Which might appall the Diuell.Which might appal the devil. Mac III.iv.59.1
O proper stuffe:O proper stuff!proper (adj.)
thorough, absolute, complete
Mac III.iv.59.2
stuff (n.)
rubbish, nonsense
This is the very painting of your feare:This is the very painting of your fear. Mac III.iv.60
This is the Ayre-drawne-Dagger which you saidThis is the air-drawn dagger which you saidair-drawn (adj.)

old form: Ayre-drawne
drawn through the air; or: drawn in the air
Mac III.iv.61
Led you to Duncan. O, these flawes and startsLed you to Duncan. O, these flaws and starts,flaw (n.)

old form: flawes
gust, squall, blast
Mac III.iv.62
start (n.)
outburst, eruption, fit, reaction
(Impostors to true feare) would well becomeImpostors to true fear, would well becomebecome (v.)
be fitting, befit, be appropriate to
Mac III.iv.63
A womans story, at a Winters fireA woman's story at a winter's fire, Mac III.iv.64
Authoriz'd by her Grandam: shame it selfe,Authorized by her grandam. Shame itself!grandam (n.)
Mac III.iv.65
authorize (v.)

old form: Authoriz'd
vouch for, approve, speak with authority
Why do you make such faces? When all's doneWhy do you make such faces? When all's done Mac III.iv.66
You looke but on a stoole.You look but on a stool. Mac III.iv.67.1
Prythee see there:Prithee, see there! Mac III.iv.67.2
Behold, looke, loe, how say you:Behold! Look! Lo! – How say you? Mac III.iv.68
Why what care I, if thou canst nod, speake too.Why, what care I if thou canst nod! Speak, too! Mac III.iv.69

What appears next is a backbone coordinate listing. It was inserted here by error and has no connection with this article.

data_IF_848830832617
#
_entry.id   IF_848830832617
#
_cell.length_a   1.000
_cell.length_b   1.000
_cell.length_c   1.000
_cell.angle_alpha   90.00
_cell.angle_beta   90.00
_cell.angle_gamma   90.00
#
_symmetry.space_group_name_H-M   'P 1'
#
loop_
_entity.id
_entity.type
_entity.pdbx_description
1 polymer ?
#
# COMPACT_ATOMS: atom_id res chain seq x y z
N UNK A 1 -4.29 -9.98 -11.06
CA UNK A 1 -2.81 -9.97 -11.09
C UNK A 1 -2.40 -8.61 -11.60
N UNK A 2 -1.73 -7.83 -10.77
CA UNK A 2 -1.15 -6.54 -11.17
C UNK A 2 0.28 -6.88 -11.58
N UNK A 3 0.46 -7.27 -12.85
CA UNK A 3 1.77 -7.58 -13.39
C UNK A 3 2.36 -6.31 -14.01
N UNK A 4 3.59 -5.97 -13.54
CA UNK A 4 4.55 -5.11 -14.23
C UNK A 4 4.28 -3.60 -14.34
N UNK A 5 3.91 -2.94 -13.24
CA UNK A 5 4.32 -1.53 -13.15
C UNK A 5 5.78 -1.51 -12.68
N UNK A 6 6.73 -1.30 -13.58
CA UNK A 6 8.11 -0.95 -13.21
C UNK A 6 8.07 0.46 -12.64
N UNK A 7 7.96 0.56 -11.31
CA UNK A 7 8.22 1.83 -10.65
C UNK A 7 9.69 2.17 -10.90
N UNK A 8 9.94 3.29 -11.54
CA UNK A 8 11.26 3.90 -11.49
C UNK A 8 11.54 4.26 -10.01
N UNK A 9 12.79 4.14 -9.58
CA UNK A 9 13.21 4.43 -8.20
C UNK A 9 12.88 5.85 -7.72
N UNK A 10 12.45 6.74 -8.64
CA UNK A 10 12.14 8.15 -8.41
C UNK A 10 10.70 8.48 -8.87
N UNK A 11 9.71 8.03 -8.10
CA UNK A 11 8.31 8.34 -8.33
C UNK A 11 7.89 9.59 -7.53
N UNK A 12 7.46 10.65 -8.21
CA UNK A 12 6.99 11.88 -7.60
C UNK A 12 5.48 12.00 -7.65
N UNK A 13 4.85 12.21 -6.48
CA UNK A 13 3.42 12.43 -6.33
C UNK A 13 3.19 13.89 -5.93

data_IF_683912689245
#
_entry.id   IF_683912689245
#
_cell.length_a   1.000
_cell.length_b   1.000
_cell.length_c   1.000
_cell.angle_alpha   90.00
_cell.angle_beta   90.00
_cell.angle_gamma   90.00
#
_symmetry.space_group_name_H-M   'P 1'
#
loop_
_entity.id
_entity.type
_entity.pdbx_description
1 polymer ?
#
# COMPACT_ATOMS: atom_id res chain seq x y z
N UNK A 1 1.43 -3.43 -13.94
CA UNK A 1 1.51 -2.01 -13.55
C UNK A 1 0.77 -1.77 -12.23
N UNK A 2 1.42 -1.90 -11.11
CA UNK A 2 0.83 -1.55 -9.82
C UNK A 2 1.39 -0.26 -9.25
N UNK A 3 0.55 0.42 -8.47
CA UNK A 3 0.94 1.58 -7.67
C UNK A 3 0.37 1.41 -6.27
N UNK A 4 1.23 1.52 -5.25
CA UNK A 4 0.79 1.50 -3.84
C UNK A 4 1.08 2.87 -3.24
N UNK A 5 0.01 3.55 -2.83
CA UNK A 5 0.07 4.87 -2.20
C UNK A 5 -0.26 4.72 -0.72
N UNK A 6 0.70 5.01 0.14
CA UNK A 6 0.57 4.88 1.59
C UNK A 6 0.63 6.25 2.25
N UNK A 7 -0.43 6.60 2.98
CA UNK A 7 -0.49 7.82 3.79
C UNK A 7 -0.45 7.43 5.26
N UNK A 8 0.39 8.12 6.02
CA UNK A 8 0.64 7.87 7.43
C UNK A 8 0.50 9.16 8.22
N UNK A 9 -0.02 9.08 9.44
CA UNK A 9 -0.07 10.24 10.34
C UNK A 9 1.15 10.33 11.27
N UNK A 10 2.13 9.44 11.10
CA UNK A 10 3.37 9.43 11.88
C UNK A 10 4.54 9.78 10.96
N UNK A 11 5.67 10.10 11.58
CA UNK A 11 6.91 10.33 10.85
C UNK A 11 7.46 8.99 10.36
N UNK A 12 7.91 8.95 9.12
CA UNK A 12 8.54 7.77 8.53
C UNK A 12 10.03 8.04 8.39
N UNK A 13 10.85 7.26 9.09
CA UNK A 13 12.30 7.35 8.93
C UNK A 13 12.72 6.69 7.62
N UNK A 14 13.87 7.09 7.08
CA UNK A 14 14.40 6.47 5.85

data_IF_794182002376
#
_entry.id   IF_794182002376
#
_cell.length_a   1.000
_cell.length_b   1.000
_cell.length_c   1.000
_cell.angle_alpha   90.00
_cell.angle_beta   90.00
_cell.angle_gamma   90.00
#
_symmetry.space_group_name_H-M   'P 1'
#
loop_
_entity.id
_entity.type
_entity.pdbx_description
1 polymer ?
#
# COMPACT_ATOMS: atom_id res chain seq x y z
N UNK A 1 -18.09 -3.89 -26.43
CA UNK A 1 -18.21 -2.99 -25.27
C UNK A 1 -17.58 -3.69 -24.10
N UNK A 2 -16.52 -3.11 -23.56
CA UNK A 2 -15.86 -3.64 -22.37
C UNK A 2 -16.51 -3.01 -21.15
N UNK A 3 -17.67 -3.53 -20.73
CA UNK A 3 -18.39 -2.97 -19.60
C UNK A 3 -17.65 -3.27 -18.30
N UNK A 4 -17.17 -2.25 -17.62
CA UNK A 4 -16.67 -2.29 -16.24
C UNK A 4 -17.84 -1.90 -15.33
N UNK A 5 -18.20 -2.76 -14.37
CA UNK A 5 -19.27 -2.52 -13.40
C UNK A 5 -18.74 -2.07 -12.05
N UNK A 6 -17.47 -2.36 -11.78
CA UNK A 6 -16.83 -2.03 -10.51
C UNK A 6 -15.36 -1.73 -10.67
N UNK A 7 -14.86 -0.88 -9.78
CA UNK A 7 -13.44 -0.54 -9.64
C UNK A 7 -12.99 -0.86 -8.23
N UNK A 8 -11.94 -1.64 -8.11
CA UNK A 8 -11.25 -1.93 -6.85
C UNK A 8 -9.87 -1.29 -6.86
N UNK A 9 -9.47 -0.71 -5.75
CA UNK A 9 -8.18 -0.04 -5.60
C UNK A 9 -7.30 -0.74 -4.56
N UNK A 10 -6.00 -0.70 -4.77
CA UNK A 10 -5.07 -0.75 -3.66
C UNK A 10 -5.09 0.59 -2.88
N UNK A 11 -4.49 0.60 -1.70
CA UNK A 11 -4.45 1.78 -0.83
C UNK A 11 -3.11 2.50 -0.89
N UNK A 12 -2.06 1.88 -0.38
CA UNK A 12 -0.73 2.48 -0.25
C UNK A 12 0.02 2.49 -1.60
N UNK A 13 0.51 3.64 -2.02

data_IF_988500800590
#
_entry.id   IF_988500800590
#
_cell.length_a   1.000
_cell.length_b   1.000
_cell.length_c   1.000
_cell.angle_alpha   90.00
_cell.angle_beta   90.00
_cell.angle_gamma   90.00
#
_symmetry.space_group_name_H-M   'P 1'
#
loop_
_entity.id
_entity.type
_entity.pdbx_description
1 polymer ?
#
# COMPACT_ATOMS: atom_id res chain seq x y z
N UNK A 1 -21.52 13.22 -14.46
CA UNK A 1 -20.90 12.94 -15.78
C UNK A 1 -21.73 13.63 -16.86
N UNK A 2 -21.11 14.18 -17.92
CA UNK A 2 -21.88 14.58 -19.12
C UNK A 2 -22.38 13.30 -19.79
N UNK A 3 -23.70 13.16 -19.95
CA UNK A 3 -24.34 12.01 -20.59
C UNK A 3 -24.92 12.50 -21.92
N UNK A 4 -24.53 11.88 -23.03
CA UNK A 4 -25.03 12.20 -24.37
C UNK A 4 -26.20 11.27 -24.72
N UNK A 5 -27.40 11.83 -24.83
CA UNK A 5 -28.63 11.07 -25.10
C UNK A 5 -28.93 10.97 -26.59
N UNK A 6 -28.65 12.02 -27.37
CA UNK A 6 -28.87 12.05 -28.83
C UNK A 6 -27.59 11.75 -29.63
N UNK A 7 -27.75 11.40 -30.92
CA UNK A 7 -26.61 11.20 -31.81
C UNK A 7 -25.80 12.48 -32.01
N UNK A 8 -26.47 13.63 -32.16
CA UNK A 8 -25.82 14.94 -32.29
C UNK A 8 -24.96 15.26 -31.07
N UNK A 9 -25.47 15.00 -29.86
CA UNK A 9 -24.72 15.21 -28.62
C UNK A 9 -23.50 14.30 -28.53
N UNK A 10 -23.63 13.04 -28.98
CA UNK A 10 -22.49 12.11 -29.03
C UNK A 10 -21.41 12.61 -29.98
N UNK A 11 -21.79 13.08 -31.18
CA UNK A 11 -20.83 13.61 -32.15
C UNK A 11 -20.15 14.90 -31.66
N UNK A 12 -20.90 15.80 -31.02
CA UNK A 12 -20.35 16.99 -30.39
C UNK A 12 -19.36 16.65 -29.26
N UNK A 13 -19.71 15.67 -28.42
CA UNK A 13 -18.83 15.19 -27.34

If Charnell houses, and our Graues must sendIf charnel-houses and our graves must sendcharnel-house, charnel house (n.)

old form: Charnell houses
bone-store, burial vault
Mac III.iv.70
Those that we bury, backe; our MonumentsThose that we bury, back, our monuments Mac III.iv.71
Shall be the Mawes of Kytes.Shall be the maws of kites.maw (n.)

old form: Mawes
belly, stomach; throat, gullet
Mac III.iv.72.1
kite (n.)

old form: Kytes
bird of prey; thieving bird [of ill omen; also, strong term of abuse]
Exit Ghost Mac III.iv.72
What? quite vnmann'd in folly.What, quite unmanned in folly? Mac III.iv.72.2
If I stand heere, I saw him.If I stand here, I saw him. Mac III.iv.73.1
Fie for shame.Fie, for shame! Mac III.iv.73.2
Blood hath bene shed ere now, i'th' olden timeBlood hath been shed ere now, i'the olden time, Mac III.iv.74
Ere humane Statute purg'd the gentle Weale:Ere humane statute purged the gentle weal;weal (n.)

old form: Weale
state, community, commonwealth
Mac III.iv.75
humane (adj.)
civil, benevolent
gentle (adj.)
made peaceful, become violence-free
I, and since too, Murthers haue bene perform'dAy, and since too, murders have been performed Mac III.iv.76
Too terrible for the eare. The times has bene,Too terrible for the ear. The times has been Mac III.iv.77
That when the Braines were out, the man would dye,That, when the brains were out, the man would die, Mac III.iv.78